Modern Thermodynamics
- Chapter 1
1.4 Temperature, Heat and Quantitative Laws of Gases
During the seventeenth and eighteenth centuries, a fundamental change occurred in our conception of
Nature. Nature slowly but surely ceased to be solely a vehicle of God's will, comprehensible only
through theology. The new "scientific" conception of Nature based on rationalism and experimentation
gave us a different world view, a view that liberated the human mind from the confines of religious
doctrine. In the new view, Nature obeyed simple and universal laws, laws that humans can know and
express in the precise language of mathematics. Right and wrong were decided through experiments and
observation. It was a new dialogue with nature. Our questions became experiments, and Nature's answers
were consistent and unambiguous.
It was during this time of great conceptual change that a scientific study of the nature of heat
began. This was primarily due to the development of the thermometer which was constructed and used in
scientific investigations since the time of Galileo Galilei (1564-1642)ii,iii. The impact of this simple
instrument was considerable. In the words of Sir Humphry Davy (1778-1829), "Nothing tends to the
advancement of knowledge as the application of a new instrument ".
The most insightful use of the thermometer was made by Joseph Black (1728-1799), a professor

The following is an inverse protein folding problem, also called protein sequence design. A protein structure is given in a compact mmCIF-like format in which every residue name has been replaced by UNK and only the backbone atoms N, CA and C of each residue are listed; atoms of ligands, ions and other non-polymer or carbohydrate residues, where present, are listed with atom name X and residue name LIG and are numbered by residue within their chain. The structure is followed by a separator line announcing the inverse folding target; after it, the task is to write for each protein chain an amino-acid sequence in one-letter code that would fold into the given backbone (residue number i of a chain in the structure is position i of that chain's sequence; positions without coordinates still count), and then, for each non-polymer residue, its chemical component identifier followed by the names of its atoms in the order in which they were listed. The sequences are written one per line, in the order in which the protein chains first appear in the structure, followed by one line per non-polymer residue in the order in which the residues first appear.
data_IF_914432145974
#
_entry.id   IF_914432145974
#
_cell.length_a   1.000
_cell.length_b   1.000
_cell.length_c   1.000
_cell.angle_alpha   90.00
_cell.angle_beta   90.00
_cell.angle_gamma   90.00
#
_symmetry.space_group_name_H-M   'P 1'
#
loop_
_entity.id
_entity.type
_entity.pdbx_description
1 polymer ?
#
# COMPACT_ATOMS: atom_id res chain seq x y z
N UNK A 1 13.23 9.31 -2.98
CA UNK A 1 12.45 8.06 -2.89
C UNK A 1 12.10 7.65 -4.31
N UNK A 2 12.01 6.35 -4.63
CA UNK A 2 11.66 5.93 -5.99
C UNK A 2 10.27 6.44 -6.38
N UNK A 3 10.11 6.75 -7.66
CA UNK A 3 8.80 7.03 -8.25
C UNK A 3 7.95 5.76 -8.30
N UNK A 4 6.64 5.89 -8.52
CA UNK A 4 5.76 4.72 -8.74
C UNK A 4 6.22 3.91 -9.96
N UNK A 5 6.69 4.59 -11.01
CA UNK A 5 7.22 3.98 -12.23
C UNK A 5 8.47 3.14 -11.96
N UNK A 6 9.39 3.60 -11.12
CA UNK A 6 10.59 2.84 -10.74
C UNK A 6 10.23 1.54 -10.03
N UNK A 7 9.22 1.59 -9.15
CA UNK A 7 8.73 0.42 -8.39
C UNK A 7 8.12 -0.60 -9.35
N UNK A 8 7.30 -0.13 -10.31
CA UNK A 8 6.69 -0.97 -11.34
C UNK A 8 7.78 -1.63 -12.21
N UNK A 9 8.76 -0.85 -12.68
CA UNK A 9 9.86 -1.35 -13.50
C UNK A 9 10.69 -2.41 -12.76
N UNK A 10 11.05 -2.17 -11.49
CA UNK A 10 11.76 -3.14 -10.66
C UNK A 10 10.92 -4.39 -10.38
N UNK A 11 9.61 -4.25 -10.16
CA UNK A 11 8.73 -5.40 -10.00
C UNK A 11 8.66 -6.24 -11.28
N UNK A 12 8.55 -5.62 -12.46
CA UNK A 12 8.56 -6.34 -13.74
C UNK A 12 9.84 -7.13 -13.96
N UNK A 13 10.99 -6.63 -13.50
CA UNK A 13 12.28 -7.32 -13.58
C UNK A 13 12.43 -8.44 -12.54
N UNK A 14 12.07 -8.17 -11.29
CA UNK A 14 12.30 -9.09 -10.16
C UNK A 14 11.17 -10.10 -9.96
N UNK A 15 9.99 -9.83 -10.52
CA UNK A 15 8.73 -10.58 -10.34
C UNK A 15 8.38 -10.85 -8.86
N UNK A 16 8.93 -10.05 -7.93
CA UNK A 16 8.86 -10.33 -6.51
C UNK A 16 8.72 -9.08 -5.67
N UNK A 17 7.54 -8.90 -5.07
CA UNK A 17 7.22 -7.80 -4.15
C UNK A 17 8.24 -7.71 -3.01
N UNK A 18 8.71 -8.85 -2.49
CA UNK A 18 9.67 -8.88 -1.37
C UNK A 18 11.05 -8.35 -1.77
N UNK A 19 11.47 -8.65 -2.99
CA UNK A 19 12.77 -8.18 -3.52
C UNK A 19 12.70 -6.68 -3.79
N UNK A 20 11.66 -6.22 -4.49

of medicine and chemistry at Glasgow. Black drew a clear distinction between temperature or degree of
hotness, and the quantity of heat (in terms of current terminology, temperature is an intensive quantity
while heat is an extensive quantity). His experiments using the newly developed thermometers
established the fundamental fact that, the temperatures of all the substances contact with each other will
eventually reach the same value i.e. systems that can exchange heat will reach a state of thermal
equilibrium -- an idea that was not easily accepted by his contemporaries because it seems to contradict
the ordinary experience of touch to which a piece of metal felt colder than a piece of wood, even after
they had been in contact for a very long time. But the thermometer proved this point beyond doubt. With
the thermometer, Black discovered specific heat, laying to rest the general belief at his time that the
amount of heat required to increase the temperature of substance by a given amount depended solely on
its mass, not specific to its makeup. He also discovered latent heats of fusion and evaporation of water --
the later with the enthusiastic help from his pupil James Watt (1736-1819) iv .
Portrait of Joseph Black
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